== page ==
Why are many young economists drawn to the Austrian school? George Mason University professor and FEE trustee Peter Boettke, the editor of this volume, explains it this way: “I once described Austrian economics as humanistic in its method and humanitarian in its concern. This is what attracted me to the school. It promised philosophic understanding of the complex world around us and when combined with some basic concepts of morality produces a powerful argument for a society of free and responsible individuals.”
That’s a strong calling card, and readers of Boettke’s book—consisting of ten essays written by relatively young Austrian scholars—will find many more reasons to investigate the Austrian school. The book is brimming over with insights into Austrian analysis, along with some jousting with non-Austrians.
In the first essay, “Only Individuals Choose,” Anthony Evans explains that individuals are the building blocks of the social sciences. That is why Austrians insist on approaching economics through methodological individualism. Only individuals can act, not aggregates or collectives. Evans attacks the competing notion of methodological holism, which accounts for individual agency by appealing to “society.” Evans argues that the real debate is among differing conceptions of individualism.
In the second essay, “Economics as the Study of Coordination and Exchange,” Christopher Coyne contrasts two approaches to economics—one that centers on optimizing resource allocation and the other that centers on exchange relationships. Why does that distinction matter? Coyne writes that under the former, “the study of economics becomes one of computation and maximization instead of focusing on purposeful human action and the process through which individuals interact and coordinate their plans and goals.”
The book’s third essay, “The Facts of Social Science Are What People Believe and Think” by Virgil Henry Storr, shows that the “data” of economics are subjective in character. We can only comprehend economic phenomena by trying to comprehend individual beliefs, not through the crunching of numbers, as non-Austrians would have it.
Edward Stringham elaborates on subjectivism in his essay, “Economic Value and Costs Are Subjective.” He argues that economists can believe in subjectivism in different ways and to differing degrees, and concludes, “Exactly how much one embraces economic subjectivism is likely to influence the types of policies one is willing to support.”
The book’s fifth essay, “Price, the Ultimate Heuristic” by Stephen Miller, argues that the free market does not magically cause people to overcome their cognitive limitations, but has the virtue of getting them “to discard their counterproductive biases and mental shortcuts.” That is, the price system encourages rational behavior by compelling individuals to examine more information than they might otherwise have done.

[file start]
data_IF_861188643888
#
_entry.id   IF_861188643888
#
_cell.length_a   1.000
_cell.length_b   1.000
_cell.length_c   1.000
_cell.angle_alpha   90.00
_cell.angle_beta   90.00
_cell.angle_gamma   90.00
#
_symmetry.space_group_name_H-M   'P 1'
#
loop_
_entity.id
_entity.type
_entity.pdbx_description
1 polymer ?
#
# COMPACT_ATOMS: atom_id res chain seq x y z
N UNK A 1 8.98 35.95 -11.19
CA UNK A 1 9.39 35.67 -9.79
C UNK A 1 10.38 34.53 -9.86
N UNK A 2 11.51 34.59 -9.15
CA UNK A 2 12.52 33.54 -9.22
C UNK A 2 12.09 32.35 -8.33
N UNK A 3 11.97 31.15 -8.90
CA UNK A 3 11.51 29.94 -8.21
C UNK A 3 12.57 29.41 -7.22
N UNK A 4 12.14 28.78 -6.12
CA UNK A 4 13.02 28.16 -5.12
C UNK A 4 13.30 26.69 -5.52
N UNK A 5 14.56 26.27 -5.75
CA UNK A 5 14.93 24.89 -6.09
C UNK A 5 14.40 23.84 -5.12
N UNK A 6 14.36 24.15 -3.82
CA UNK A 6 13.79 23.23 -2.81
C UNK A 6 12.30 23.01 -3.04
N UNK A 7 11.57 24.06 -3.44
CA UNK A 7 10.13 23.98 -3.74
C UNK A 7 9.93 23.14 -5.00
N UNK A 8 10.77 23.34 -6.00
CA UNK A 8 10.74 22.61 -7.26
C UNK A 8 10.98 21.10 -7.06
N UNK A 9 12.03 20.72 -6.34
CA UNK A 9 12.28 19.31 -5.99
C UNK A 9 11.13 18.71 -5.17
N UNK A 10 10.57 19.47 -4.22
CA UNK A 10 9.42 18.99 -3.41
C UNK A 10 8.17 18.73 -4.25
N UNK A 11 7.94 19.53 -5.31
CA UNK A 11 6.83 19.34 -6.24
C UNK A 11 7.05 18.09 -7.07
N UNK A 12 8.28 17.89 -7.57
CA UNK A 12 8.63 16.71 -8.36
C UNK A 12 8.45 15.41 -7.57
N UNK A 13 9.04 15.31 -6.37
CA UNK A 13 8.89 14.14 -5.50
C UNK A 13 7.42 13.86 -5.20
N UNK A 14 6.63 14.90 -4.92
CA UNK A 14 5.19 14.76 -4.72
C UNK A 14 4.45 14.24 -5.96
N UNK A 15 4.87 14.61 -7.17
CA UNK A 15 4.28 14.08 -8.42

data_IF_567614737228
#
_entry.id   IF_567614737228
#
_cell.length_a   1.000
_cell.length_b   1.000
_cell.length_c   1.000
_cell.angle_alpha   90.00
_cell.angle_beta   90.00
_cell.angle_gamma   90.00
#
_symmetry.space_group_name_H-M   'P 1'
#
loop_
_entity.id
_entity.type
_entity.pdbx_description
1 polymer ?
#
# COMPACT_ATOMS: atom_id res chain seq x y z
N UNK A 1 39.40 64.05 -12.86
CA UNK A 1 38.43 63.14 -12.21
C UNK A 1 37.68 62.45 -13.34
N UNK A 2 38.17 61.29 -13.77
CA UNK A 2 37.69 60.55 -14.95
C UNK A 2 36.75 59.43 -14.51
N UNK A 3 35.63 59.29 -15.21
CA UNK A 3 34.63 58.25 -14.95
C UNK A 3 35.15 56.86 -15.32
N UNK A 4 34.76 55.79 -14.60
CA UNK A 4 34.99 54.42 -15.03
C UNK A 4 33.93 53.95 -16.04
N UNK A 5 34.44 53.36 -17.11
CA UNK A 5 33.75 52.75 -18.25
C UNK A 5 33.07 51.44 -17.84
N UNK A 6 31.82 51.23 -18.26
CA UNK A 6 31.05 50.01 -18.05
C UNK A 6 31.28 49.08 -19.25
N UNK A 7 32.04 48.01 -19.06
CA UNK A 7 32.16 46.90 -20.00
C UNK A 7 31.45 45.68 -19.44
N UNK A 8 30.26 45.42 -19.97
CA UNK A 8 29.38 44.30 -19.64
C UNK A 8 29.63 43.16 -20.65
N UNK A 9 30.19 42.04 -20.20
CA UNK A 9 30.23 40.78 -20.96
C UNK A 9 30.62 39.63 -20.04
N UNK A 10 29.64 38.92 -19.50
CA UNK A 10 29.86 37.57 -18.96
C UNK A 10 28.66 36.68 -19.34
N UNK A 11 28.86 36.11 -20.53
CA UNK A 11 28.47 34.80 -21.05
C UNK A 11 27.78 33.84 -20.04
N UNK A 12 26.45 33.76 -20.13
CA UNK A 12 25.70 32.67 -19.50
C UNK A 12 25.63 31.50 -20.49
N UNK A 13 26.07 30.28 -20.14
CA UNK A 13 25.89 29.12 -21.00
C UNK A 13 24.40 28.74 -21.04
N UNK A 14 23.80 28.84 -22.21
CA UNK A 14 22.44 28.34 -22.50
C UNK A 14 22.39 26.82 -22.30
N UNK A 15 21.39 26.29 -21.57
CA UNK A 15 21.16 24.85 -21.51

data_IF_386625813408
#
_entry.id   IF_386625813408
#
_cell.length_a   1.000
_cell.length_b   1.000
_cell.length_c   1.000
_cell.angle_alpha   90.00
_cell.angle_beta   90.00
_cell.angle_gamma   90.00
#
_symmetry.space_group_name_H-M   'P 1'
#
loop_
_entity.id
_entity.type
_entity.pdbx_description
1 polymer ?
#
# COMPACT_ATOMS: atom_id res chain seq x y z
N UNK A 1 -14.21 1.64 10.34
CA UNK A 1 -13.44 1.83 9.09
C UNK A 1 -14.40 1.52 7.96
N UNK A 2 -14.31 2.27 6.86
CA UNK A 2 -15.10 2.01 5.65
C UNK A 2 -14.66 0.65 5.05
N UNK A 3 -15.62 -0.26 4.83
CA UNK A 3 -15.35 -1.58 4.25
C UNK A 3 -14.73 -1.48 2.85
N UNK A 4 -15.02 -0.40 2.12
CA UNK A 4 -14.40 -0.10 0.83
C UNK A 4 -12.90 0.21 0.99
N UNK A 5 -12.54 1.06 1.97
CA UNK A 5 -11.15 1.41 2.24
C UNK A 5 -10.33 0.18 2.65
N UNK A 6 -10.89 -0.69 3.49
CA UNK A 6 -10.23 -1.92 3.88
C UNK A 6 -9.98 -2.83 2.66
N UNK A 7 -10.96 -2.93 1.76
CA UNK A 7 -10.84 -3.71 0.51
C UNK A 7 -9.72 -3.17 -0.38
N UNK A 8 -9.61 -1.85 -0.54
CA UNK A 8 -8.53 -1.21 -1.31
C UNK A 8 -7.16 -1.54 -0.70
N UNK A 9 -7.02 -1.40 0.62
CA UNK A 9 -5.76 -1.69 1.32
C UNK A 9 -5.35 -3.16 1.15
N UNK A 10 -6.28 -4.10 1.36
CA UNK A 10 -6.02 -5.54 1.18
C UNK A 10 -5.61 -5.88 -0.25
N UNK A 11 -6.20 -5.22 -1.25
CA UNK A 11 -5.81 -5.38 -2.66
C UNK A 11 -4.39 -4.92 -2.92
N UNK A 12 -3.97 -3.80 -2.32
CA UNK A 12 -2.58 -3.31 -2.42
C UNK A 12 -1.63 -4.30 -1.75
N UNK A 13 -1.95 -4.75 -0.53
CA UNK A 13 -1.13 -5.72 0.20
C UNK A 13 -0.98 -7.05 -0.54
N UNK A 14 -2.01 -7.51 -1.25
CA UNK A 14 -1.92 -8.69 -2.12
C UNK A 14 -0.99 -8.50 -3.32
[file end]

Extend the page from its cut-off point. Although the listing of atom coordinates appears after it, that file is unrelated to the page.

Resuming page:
Scott Beaulier contributes the next essay, “Without Private Property There Can Be No Rational Economic Calculation.” He introduces readers to the most famous Austrian dispute with non-Austrians—the calculation debate—and elaborates on it. “Since property rights are crucial for the coordination of economic activities,” he writes, “the central question for economists and policy-makers becomes how to gather accurate information about the scarcity of resources in a world with imperfect property rights.” Beaulier shows how that problem is especially important in efforts at privatizing State enterprises and functions.
In “The Competitive Market Is a Process of Entrepreneurial Discovery,” Frederic Sautet explores the implications of the Austrian approach to competition. “To compete means to be entrepreneurial,” Sautet writes. He traces the history of economic thinking about the nature of market competition and concludes that “[p]rofit opportunities and knowledge gaps in the market are one and the same thing.”
The final three essays all deal with macroeconomic issues. J. Robert Subrick’s “Money Is Non-neutral” explores the trouble that stems from the Monetarist and Keynesian ideas that money is, at least in the long run, neutral. Subrick shows that changes in the money supply have both short- and long-run consequences that lead to malinvestment, shifting resources away from their optimal uses and thus reducing national prosperity. Benjamin Powell’s essay, “Some Implications of Capital Heterogeneity,” explores Austrian capital theory, especially the importance of coordinating investment with consumer desires. Powell also elaborates on the Austrian theory of the business cycle and the folly of “stimulus spending.”
The book’s concluding essay is by Peter Leeson: “Anarchy Unbound: How Much Order Can Spontaneous Order Create?” It asks whether the self-interested activities of individuals could generate enough law and order to make the State unnecessary. Leeson’s analysis is fascinating, and I encourage readers to immerse themselves in it.
Those who are new to economics will find these essays rather difficult, but students who are already familiar with economic issues and language (and I should add that the writing is mostly in plain English) will find them to be most enlightening and thought-provoking.